With the steady increase in the number of Asian immigrants, our
interest in Asian-American communities has intensified in recent
years. While much has been written on the experiences of
established immigrant communities such as the Chinese and the
Japanese, little is yet known about the Korean Americans, one of
today's fastest growing Asian-American minorities. This volume
provides an overview of the history of Korean immigration to this
country--from the first immigrants who arrived in Hawaii at the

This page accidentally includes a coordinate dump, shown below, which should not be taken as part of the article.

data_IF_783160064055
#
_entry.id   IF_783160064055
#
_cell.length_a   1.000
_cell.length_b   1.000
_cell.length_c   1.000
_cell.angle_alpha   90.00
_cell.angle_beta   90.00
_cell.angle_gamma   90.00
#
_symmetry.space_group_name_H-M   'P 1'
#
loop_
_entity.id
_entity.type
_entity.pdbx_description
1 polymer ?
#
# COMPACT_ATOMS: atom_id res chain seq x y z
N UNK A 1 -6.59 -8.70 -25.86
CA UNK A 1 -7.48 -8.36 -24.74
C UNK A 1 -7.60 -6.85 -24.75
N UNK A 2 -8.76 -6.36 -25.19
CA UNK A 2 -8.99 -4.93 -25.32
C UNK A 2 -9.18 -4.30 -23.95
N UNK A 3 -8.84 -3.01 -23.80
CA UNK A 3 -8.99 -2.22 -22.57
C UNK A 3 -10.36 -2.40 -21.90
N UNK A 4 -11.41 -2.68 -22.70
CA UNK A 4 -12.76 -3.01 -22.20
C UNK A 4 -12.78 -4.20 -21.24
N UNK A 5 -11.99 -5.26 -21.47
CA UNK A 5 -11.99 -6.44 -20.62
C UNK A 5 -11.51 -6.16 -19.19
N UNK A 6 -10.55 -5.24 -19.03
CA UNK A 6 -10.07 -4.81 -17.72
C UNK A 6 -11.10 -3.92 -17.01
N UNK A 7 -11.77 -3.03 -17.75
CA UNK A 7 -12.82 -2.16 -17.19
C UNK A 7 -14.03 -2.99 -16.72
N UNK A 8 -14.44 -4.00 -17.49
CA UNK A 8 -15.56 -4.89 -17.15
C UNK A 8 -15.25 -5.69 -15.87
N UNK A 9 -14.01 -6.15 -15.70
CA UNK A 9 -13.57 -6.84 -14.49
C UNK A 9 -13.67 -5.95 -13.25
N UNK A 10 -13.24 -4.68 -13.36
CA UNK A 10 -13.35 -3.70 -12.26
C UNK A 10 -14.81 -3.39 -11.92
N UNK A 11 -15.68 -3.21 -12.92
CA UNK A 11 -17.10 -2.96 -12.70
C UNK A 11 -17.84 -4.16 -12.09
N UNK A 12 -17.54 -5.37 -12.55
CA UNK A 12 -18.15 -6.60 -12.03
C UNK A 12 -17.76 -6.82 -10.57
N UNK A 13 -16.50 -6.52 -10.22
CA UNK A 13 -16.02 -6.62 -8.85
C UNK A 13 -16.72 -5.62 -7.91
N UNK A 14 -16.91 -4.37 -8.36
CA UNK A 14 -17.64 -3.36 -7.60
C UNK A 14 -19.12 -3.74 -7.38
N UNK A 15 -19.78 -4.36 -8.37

beginning of the century to the most recent waves of the 1980s and
1990s--and a detailed analysis of the main problems Korean
Americans face in adjusting to life in their adopted country. The
author collected most of his data through a questionnaire survey
and case-study interviews, which provide lively, first-person
accounts of the immigrant experience, focusing in particular on
problems such as the language barrier, social isolation, family
tension, and the challenge of earning a livelihood.
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